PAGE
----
- The Washington Times - Monday, September 13, 2004

The NFL Network, which has grown into an Emmy-winning force in just 10 months of existence, is under consideration to show live games as part of the league’s next set of TV distribution contracts, commissioner Paul Tagliabue said yesterday.

Whether Tagliabue is being genuine or is relying on a classic negotiating ploy will not be known until early next year, when the league is expected to start announcing its TV plans for the 2006 season and beyond. What is certain, however, is Tagliabue’s happiness with the network’s ability to become available in more than 40 million homes and quickly develop a fan following.

“Live games are a possibility for the NFL Network,” Tagliabue said. “We are already seeing the quality of the network’s presentation, the access it has to players and coaches and the way it presents our sport. This is something that clearly has strategic value for us. The question is whether we start [putting on live games] sooner rather than later.”

A move of some live games to the NFL Network undoubtedly would ruffle feathers across the sports industry. The network already receives more access to key league and team personnel than many established football writers. And last month, Mark Shapiro, ESPN executive vice president, said a shift of live action to the NFL Network “would be bad for our business.”

But moving some games to the NFL Network, though potentially requiring giving up some upfront rights fees, could reap significant long-term gains for the league. By operating its own network, the NFL enjoys the dual revenue stream of advertising and subscriber fees paid by cable and satellite TV operators like Comcast and DirecTV. Some of the channel’s ad time is also sold as part of much larger sponsorship deals with the NFL.

“If it walks like a NFL broadcast network and talks like a NFL broadcast network, ultimately at some point it will be showing NFL games,” said David Carter, a Los Angeles sports industry consultant and university lecturer. “The NFL has really separated itself from its competition over the last year or so and obviously feels it has some wind at its sails.”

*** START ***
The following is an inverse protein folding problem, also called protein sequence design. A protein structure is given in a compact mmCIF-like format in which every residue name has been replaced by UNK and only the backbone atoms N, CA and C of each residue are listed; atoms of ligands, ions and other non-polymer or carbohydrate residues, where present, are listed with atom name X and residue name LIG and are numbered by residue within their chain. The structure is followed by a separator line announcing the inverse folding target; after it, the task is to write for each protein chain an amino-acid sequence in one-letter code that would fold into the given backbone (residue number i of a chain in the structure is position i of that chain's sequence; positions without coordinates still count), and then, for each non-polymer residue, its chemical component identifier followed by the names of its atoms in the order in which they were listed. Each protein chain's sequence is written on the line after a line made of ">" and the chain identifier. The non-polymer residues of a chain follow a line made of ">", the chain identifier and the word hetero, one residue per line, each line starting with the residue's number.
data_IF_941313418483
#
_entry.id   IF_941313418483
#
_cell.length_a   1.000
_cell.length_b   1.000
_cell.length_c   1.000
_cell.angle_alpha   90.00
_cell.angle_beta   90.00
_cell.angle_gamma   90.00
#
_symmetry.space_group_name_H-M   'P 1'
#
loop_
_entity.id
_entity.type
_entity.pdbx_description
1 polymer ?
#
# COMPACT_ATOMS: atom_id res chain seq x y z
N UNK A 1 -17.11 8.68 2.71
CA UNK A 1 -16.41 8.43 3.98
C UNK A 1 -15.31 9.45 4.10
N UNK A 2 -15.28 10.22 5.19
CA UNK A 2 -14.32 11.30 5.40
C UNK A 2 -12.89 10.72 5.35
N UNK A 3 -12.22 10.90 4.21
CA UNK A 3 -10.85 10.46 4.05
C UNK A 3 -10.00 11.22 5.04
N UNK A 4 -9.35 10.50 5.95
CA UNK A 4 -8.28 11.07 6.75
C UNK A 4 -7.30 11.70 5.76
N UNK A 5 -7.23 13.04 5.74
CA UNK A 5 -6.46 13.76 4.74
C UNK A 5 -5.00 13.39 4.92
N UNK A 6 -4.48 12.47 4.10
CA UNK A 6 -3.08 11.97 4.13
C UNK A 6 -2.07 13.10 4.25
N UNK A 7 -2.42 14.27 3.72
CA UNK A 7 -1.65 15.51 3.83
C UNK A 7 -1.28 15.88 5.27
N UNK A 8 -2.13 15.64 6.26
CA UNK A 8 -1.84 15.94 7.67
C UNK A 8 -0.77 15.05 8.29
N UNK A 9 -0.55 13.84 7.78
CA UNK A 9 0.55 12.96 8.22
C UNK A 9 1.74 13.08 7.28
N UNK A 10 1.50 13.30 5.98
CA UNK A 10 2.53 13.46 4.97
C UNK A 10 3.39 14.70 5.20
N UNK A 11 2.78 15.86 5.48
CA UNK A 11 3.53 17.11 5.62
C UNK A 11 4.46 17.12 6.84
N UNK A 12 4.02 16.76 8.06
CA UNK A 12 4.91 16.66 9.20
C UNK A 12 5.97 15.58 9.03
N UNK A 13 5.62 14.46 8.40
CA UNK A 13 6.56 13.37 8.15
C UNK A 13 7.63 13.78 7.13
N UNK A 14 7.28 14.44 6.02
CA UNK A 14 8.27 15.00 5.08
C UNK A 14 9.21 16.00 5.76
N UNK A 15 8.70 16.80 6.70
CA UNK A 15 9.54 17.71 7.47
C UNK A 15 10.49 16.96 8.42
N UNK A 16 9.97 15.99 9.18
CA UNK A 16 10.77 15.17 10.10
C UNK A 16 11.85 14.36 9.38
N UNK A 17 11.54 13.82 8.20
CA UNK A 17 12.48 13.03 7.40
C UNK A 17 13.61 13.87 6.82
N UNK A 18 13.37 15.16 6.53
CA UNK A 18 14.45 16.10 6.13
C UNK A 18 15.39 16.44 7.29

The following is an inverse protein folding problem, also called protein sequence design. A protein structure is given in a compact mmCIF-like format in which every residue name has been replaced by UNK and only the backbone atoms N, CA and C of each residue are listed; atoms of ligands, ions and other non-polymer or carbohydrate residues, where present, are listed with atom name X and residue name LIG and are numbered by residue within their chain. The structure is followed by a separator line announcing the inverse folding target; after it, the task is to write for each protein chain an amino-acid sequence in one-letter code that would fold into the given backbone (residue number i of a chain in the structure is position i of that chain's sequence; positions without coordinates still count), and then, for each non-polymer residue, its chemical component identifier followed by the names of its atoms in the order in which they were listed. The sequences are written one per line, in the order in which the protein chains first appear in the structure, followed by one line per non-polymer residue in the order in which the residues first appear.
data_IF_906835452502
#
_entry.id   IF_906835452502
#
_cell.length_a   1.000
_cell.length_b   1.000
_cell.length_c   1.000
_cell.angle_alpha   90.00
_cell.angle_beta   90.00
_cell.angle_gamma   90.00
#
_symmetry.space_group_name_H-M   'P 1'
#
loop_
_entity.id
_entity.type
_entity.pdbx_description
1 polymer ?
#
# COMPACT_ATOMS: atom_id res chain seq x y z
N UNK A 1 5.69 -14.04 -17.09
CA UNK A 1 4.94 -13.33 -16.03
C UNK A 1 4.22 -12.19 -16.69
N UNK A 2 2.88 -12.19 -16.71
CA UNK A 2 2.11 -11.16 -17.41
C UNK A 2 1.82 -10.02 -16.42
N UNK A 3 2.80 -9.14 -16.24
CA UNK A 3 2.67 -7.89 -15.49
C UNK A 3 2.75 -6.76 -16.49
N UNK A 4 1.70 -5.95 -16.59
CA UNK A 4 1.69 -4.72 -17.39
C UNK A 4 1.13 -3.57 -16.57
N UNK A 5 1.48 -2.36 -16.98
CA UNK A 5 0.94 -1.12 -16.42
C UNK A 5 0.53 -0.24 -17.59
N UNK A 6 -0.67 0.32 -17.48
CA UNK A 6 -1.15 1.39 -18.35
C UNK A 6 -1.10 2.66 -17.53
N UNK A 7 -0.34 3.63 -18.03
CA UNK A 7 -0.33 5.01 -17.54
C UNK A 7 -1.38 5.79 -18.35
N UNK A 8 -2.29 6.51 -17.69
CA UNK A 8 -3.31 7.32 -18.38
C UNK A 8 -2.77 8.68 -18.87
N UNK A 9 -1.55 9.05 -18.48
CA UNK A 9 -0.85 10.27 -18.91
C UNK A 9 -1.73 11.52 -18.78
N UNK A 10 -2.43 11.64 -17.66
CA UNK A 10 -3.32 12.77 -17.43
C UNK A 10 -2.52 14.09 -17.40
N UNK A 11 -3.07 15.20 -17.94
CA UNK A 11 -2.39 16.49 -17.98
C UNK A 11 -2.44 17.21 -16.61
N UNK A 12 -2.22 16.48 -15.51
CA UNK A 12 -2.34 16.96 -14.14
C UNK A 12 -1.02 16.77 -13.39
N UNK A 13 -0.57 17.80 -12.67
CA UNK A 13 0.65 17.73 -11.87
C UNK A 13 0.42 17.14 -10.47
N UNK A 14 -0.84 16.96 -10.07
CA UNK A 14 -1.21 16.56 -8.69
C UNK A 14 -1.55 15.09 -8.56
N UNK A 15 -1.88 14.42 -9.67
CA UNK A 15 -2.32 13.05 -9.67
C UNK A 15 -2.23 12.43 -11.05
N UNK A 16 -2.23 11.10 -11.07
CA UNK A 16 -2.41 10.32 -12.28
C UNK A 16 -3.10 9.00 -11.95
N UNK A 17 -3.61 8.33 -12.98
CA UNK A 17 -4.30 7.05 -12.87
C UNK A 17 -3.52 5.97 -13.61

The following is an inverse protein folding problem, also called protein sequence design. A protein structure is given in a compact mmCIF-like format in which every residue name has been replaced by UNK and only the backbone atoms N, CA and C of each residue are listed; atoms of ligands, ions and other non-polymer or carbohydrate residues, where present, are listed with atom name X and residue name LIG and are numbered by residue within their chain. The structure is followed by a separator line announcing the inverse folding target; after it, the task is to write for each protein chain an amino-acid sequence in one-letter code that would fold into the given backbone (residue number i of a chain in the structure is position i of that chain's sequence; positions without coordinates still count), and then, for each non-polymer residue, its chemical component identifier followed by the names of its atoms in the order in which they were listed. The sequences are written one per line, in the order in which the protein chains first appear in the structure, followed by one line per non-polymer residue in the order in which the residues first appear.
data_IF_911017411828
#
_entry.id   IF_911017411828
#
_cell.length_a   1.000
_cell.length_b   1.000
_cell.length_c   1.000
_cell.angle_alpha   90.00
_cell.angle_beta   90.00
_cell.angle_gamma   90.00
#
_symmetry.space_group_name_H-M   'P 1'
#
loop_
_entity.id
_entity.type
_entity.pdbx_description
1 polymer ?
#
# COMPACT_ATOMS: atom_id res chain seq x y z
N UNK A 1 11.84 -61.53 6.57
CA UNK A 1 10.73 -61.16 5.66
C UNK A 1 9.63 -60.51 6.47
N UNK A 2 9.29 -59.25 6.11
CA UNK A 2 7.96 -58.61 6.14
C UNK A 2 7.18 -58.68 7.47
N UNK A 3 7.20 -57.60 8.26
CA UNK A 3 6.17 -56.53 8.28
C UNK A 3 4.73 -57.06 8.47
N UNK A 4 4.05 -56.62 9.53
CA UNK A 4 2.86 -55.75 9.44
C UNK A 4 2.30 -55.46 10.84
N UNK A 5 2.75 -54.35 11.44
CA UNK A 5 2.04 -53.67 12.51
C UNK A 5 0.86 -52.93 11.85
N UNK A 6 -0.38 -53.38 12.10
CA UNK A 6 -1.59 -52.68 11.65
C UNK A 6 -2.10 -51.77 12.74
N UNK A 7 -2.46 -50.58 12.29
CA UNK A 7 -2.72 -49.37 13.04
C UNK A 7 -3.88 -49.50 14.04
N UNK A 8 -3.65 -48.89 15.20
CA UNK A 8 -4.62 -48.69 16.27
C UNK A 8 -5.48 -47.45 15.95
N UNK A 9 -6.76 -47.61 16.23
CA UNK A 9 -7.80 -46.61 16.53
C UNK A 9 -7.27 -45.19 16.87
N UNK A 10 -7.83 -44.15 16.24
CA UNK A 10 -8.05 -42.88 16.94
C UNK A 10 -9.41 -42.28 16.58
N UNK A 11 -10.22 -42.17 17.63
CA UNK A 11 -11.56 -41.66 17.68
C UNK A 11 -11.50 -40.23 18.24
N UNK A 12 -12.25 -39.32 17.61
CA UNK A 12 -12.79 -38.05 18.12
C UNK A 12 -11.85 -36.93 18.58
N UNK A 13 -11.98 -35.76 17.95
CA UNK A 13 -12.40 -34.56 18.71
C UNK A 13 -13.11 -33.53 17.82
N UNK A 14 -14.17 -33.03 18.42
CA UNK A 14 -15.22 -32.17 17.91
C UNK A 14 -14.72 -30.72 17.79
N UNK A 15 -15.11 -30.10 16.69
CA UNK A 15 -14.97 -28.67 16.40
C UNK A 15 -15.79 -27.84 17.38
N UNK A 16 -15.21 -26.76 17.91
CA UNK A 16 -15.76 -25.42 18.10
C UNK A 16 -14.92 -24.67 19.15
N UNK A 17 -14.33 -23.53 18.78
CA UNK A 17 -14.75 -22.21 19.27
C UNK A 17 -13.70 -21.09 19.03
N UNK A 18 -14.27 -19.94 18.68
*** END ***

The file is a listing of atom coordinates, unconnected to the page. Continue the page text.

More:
The 5-year-old NBA TV airs some regular-season games. But since that channel is typically placed on more limited sports tiers within digital cable, the move has not caused significant problems with the NBA’s network TV partners. The NFL, by comparison, is seeking maximum distribution in every carriage deal it strikes and is mostly on digital basic or expanded basic tiers.

NFL games currently are seen on Fox, CBS, ESPN and ABC. Pacts for all of them, amounting to $17.8 billion over an eight-year period, expire after the 2005 season, and all are seeking extensions of some form. “Heavy discussions” are underway with a variety of networks not limited to this group, Tagliabue said.

Several potential tweaks beyond the NFL Network have been discussed, including the shifting of some Sunday start times, the addition of more Thursday night games and ESPN taking over the “Monday Night Football” package from ABC. Though a 35-year stalwart holding a hallowed place in TV history, “MNF” is also a big money-loser for ABC and has not brought an appreciable lift to the network’s recent entertainment programming.

Tagliabue yesterday attended a press conference at the University of Maryland to trumpet the NFL Network’s recent deal to be shown on Comcast digital cable systems. The agreement was reached 18 months after the NFL enraged the entire cable industry by keeping its popular out-of-market game package exclusively on DirecTV through the 2005 season. Many cable companies felt they were used as leverage to extract a mammoth $2 billion deal out of the satellite carrier.

The NFL was able to soothe Comcast by offering a video-on-demand feature that allows Comcast subscribers to see condensed replays of games each week. The service is not offered on DirecTV.

“Viewer-controlled TV is where the industry is headed, and this is obviously a major brand we are partnering with,” said Brian Roberts, Comcast chairman and chief executive.


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